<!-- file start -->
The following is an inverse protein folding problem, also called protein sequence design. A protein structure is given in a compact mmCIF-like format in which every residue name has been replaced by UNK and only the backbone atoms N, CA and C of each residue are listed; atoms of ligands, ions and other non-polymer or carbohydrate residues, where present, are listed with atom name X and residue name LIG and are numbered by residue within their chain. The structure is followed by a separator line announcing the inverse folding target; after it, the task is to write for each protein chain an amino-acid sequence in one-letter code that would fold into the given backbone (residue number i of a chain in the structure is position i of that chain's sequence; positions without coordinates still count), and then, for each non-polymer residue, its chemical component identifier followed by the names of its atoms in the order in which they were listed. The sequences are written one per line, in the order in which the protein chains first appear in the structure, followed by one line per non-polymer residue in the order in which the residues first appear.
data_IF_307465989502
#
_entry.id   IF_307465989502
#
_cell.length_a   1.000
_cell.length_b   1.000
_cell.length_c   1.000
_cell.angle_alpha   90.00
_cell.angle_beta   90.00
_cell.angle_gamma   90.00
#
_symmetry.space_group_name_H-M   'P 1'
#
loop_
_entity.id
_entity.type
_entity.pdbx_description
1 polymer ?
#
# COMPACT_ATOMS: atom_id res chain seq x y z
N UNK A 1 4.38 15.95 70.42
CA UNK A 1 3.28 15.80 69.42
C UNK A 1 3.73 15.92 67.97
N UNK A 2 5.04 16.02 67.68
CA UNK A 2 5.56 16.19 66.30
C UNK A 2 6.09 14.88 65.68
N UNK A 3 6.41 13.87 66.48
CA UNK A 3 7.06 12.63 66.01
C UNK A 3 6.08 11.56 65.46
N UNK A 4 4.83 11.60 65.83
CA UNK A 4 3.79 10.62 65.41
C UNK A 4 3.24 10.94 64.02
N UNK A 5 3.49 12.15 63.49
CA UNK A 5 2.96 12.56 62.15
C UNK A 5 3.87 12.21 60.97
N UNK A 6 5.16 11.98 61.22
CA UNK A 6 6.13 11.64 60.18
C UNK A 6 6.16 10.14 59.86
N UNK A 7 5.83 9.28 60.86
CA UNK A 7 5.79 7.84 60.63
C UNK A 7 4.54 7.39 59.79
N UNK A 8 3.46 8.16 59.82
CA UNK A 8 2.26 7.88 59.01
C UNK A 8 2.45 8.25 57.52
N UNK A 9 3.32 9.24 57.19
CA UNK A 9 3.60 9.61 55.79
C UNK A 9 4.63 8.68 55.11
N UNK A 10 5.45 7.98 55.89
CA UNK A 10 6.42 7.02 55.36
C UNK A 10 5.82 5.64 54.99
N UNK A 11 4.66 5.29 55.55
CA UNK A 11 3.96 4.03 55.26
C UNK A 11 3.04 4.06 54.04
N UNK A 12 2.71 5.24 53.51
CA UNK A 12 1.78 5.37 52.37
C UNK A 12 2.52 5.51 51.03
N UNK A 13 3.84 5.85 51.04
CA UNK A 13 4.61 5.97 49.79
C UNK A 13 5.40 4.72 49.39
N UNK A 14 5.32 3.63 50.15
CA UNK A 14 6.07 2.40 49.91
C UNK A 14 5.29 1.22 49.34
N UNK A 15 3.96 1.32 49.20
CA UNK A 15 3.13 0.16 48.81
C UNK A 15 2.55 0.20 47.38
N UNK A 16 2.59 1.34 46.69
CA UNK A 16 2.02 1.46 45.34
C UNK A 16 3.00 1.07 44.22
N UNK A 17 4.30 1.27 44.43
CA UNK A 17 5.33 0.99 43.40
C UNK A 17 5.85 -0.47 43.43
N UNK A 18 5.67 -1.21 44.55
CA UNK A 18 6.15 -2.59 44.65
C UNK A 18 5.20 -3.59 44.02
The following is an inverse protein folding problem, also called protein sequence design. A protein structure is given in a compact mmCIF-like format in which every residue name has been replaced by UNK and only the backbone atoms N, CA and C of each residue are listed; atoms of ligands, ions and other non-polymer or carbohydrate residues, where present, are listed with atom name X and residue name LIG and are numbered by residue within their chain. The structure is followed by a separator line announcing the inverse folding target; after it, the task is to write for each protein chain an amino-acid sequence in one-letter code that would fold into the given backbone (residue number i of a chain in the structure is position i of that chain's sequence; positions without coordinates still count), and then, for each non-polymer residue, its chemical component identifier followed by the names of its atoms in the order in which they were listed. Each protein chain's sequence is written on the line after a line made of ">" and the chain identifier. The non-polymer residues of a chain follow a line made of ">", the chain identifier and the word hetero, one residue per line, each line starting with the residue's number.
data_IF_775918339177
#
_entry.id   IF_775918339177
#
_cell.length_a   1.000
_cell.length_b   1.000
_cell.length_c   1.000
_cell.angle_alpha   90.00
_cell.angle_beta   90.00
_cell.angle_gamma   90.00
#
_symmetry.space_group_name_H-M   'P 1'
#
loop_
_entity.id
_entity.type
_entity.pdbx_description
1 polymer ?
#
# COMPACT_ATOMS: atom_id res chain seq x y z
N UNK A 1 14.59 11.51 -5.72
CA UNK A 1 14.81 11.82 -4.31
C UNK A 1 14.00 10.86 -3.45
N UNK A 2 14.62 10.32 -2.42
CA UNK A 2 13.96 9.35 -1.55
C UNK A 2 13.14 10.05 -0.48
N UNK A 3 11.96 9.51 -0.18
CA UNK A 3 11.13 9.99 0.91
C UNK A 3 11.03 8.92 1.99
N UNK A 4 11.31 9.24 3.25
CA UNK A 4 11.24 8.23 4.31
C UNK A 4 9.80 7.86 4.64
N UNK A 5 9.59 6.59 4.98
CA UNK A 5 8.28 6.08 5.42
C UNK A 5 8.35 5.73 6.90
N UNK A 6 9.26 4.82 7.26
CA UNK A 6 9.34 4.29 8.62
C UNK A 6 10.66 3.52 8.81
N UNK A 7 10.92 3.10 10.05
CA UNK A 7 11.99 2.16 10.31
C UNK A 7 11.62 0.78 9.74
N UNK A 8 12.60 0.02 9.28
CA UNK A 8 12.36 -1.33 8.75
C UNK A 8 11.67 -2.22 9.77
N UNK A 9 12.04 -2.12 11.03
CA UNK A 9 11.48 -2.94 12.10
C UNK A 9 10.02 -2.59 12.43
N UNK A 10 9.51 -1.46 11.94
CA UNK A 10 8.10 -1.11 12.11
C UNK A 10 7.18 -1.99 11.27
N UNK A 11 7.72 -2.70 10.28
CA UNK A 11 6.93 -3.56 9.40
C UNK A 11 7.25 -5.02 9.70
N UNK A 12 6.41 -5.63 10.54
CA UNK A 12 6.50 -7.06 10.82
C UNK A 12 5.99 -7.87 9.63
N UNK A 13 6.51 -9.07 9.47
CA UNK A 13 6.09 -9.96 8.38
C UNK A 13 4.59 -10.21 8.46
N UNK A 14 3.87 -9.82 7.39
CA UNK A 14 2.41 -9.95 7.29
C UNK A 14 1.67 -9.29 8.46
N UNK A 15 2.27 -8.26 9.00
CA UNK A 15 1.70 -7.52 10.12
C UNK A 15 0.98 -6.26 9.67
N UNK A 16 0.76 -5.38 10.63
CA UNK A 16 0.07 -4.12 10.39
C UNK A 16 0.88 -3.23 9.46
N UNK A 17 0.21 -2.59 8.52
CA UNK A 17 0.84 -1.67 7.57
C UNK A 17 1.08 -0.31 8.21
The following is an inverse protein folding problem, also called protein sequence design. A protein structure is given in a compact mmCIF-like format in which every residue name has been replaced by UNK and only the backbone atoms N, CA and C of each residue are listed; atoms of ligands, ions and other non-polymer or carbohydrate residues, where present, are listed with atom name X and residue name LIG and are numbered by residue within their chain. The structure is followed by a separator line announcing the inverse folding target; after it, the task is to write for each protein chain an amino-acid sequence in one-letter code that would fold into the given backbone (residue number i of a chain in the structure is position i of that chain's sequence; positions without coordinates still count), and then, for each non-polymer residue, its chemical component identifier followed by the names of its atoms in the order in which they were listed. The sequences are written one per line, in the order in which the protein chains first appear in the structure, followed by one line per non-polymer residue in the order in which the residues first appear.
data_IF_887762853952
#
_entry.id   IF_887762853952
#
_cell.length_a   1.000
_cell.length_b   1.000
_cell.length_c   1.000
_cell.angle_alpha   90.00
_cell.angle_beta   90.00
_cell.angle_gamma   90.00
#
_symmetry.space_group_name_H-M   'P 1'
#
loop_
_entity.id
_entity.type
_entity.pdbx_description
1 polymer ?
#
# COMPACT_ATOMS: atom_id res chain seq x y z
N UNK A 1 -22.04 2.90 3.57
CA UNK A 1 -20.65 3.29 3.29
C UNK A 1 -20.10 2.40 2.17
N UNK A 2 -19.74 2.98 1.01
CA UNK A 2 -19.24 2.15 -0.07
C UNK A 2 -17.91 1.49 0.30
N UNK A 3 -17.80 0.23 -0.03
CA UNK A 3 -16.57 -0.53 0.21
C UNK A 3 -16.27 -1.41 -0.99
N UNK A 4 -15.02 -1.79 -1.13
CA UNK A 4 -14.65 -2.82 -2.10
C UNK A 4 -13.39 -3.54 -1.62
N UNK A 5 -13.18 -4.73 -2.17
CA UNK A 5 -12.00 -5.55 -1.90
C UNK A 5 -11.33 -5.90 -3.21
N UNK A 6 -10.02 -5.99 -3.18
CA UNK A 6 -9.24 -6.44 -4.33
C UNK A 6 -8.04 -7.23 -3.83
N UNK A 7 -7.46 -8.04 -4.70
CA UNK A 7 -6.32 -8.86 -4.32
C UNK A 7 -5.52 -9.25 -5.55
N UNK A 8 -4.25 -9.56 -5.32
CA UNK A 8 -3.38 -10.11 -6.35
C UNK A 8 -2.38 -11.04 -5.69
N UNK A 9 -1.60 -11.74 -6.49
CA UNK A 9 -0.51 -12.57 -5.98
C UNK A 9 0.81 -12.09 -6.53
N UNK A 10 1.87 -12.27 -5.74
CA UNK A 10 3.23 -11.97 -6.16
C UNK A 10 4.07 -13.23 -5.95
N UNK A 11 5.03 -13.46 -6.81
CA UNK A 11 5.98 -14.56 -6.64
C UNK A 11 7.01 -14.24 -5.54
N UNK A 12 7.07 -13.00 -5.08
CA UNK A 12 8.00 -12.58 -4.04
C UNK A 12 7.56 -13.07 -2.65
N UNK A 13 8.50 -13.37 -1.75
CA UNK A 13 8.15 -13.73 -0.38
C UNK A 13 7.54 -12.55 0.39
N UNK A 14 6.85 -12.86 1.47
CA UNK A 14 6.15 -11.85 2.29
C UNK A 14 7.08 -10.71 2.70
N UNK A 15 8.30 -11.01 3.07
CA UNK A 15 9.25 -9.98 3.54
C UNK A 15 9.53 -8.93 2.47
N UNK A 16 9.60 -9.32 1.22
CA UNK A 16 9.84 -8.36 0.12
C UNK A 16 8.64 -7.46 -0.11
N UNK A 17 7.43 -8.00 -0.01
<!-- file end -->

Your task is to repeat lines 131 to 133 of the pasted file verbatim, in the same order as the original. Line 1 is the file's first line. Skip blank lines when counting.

CA UNK A 12 6.50 -7.06 10.82
C UNK A 12 5.99 -7.87 9.63
N UNK A 13 6.51 -9.07 9.47